Washington: High long-term variability in blood pressure may lead to faster decline in brain and cognitive function among older adults, a new study has warned.
"Blood pressure variability might signal blood flow instability, which could lead to the damage of the finer vessels of the body with changes in brain structure and
function," said Bo Qin from Rutgers Cancer Institute in the US. "These blood pressure fluctuations may indicate pathological processes such as inflammation and impaired function in the blood vessels themselves," said Qin.
Researchers analysed results from 976 Chinese adults (half women, age 55 and or older) who participated in the China Health and Nutrition Survey over a period of five years. Blood pressure variability was calculated from three or four visits to a health professional.
Participants also underwent a series of cognitive quizzes such as performing word recall and counting backwards, researchers said. They found that higher visit-to-visit variability in the top number in a blood pressure reading (systolic blood pressure) was associated with a faster decline of cognitive function and verbal memory.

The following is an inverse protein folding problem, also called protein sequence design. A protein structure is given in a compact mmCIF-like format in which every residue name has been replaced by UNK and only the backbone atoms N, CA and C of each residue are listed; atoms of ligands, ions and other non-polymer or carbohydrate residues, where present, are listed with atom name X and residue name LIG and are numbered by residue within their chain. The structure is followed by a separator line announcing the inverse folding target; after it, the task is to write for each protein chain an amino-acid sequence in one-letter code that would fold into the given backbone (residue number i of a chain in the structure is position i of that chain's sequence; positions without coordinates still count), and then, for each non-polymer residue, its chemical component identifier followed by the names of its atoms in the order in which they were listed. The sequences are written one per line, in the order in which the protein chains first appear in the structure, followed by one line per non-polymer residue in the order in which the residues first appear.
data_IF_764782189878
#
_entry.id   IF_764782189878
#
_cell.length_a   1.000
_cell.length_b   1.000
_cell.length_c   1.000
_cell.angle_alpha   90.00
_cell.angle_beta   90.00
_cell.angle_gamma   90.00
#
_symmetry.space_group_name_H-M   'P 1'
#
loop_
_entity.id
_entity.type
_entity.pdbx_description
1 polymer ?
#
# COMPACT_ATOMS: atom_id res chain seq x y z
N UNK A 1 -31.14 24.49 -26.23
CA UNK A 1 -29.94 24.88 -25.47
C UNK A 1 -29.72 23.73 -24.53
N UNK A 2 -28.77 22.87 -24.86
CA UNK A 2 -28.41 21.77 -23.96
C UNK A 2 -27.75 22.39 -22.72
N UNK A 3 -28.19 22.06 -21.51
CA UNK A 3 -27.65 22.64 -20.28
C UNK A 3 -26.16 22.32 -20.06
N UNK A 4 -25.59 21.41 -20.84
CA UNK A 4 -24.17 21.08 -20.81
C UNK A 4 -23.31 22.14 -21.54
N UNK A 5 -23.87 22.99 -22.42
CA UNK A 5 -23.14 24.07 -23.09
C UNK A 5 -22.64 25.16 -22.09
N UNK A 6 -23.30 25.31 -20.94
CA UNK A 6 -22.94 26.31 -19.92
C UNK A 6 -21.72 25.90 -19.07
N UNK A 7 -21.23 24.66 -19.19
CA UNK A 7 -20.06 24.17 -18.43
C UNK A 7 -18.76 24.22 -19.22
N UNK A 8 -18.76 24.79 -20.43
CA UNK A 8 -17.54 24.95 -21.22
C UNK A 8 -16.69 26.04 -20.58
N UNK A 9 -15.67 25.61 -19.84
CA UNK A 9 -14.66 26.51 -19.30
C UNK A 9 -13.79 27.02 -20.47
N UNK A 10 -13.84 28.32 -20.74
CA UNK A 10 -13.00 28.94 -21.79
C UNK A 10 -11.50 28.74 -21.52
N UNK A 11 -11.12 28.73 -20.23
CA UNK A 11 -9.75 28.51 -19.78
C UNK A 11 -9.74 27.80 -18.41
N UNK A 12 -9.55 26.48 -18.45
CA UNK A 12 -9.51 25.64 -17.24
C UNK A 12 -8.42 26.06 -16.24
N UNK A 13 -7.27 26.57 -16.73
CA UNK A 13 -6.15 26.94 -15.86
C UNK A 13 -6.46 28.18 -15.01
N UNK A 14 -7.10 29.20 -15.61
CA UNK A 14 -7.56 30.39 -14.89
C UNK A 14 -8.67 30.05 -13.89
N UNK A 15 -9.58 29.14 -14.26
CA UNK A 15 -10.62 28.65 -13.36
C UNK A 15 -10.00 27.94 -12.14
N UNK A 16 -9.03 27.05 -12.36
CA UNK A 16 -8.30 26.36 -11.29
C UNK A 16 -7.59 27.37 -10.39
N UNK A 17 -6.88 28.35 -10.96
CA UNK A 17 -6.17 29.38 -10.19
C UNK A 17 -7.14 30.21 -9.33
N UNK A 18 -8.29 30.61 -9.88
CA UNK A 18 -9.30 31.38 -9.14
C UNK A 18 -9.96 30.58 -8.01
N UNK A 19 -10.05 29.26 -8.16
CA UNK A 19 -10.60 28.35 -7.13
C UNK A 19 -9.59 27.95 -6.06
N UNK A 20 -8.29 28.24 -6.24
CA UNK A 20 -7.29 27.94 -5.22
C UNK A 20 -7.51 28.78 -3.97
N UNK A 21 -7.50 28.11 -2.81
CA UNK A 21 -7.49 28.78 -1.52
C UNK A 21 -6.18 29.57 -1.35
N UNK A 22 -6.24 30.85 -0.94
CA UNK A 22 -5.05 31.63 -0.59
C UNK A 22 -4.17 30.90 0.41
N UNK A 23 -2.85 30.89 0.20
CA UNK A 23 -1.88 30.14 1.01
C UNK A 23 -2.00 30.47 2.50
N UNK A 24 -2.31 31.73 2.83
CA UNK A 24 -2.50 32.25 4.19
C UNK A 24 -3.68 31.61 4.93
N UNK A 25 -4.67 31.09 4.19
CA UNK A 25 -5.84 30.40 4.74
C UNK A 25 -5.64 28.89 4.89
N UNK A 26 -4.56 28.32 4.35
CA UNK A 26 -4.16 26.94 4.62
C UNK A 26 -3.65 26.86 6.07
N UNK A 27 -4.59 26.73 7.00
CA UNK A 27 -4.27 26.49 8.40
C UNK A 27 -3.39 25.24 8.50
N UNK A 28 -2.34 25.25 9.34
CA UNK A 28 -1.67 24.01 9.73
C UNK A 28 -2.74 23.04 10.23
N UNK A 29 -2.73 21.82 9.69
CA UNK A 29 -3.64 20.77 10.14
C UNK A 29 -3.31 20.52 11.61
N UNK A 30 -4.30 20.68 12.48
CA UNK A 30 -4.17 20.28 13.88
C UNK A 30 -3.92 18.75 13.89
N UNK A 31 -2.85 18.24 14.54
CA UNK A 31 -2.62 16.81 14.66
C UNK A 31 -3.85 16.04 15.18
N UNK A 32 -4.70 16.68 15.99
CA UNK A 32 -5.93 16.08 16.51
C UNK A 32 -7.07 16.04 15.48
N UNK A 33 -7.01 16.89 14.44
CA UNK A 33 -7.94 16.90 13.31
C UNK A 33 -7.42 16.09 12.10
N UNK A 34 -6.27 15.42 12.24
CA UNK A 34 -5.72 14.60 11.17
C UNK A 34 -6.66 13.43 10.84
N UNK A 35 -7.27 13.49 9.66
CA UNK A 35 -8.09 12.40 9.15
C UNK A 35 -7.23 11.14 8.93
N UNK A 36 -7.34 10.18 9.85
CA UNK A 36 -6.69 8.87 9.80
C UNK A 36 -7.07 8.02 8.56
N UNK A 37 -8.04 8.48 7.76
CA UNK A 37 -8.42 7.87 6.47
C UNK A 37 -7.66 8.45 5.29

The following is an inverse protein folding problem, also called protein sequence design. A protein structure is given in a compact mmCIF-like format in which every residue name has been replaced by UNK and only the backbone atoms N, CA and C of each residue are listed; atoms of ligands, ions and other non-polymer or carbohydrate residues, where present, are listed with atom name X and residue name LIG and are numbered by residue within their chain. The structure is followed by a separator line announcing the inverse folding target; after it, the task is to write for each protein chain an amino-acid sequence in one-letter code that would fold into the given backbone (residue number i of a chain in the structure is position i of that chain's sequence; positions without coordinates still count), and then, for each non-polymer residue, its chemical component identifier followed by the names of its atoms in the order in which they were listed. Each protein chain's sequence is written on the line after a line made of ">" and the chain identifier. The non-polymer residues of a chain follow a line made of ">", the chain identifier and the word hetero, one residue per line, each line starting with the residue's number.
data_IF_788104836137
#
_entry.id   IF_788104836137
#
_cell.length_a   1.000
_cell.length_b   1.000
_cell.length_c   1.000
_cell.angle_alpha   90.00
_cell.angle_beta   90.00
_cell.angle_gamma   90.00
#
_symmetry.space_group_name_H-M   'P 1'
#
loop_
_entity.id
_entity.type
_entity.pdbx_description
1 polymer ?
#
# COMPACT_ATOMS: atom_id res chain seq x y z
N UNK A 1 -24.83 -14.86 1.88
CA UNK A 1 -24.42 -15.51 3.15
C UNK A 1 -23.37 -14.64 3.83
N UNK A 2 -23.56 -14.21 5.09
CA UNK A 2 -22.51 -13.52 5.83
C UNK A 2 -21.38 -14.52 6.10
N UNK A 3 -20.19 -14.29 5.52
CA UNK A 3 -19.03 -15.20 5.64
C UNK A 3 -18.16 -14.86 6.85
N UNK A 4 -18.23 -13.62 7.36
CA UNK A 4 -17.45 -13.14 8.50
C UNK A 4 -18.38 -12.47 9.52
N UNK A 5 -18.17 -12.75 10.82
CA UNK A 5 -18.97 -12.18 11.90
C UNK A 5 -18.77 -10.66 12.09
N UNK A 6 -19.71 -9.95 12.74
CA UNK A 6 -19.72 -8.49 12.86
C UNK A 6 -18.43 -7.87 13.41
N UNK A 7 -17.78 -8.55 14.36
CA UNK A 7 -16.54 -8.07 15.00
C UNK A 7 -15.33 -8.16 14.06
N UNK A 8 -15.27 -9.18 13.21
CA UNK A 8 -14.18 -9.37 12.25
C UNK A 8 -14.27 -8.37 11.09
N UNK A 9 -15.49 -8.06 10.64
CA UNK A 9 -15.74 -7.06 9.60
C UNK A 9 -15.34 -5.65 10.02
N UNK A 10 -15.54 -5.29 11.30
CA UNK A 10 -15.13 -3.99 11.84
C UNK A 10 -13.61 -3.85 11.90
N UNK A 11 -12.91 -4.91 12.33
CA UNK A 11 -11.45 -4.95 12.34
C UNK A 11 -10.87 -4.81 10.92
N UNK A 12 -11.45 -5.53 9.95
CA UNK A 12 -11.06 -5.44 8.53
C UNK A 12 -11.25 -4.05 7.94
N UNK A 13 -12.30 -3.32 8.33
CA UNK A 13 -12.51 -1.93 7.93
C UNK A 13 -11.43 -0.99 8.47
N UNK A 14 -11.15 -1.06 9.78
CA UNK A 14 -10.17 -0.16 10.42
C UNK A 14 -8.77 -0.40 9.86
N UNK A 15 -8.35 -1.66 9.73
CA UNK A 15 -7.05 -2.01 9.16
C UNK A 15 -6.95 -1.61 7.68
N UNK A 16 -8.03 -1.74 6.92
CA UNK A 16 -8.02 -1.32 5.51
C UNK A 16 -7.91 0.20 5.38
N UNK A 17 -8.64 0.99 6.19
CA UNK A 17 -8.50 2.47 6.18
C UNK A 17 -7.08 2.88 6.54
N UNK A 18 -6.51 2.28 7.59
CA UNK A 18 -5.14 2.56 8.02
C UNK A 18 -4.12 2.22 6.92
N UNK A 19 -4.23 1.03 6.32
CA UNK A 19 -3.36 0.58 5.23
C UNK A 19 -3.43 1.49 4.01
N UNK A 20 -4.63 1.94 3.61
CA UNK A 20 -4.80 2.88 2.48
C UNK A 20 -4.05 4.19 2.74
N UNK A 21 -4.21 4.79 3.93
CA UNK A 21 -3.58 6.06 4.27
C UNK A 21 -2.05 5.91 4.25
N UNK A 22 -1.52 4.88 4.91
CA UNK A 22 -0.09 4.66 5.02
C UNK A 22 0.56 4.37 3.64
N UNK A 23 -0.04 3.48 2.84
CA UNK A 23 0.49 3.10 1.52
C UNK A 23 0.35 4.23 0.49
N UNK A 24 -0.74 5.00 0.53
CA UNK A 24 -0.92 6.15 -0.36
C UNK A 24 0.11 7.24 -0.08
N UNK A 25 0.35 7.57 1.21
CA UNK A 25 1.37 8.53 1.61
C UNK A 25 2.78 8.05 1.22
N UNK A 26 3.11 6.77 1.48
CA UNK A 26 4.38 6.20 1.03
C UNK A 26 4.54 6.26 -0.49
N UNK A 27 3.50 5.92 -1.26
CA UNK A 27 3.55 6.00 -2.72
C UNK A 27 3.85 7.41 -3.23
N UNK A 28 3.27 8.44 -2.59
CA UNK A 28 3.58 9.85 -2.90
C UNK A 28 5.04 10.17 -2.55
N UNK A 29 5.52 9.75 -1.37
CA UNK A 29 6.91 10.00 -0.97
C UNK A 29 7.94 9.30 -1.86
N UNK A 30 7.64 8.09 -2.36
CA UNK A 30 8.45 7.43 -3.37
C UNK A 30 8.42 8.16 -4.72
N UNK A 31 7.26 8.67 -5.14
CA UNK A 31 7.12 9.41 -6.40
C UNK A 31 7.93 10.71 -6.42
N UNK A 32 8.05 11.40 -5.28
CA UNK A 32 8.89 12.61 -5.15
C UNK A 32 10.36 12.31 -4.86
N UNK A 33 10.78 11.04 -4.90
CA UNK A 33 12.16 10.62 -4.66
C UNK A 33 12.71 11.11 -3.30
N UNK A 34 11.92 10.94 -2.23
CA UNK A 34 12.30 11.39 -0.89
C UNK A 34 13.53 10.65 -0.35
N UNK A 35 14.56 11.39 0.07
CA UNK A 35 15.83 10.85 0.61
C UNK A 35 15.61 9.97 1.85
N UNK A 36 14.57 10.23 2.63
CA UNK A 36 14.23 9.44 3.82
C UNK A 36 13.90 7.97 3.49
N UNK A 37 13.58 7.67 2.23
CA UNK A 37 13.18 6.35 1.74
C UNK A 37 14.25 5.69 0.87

Researchers also found that higher visit-to-visit variability in the bottom number (diastolic blood pressure) was associated with faster decline of cognitive function among adults aged 55 to 64, but not among those aged 65 and older. Neither average systolic or diastolic blood pressure readings were associated with brain function changes, researchers said. Physicians tend to focus on average blood pressure readings, but high variability may be something for them to watch for in their patients, they said.
"Controlling blood pressure instability could possibly be a potential strategy in preserving cognitive function among older adults," said Qin. The findings add to a growing body of evidence that variation in blood pressure readings - perhaps more so than averages - may indicate increased risk for some additional
health problems, researchers said. The findings were published in the journal Hypertension.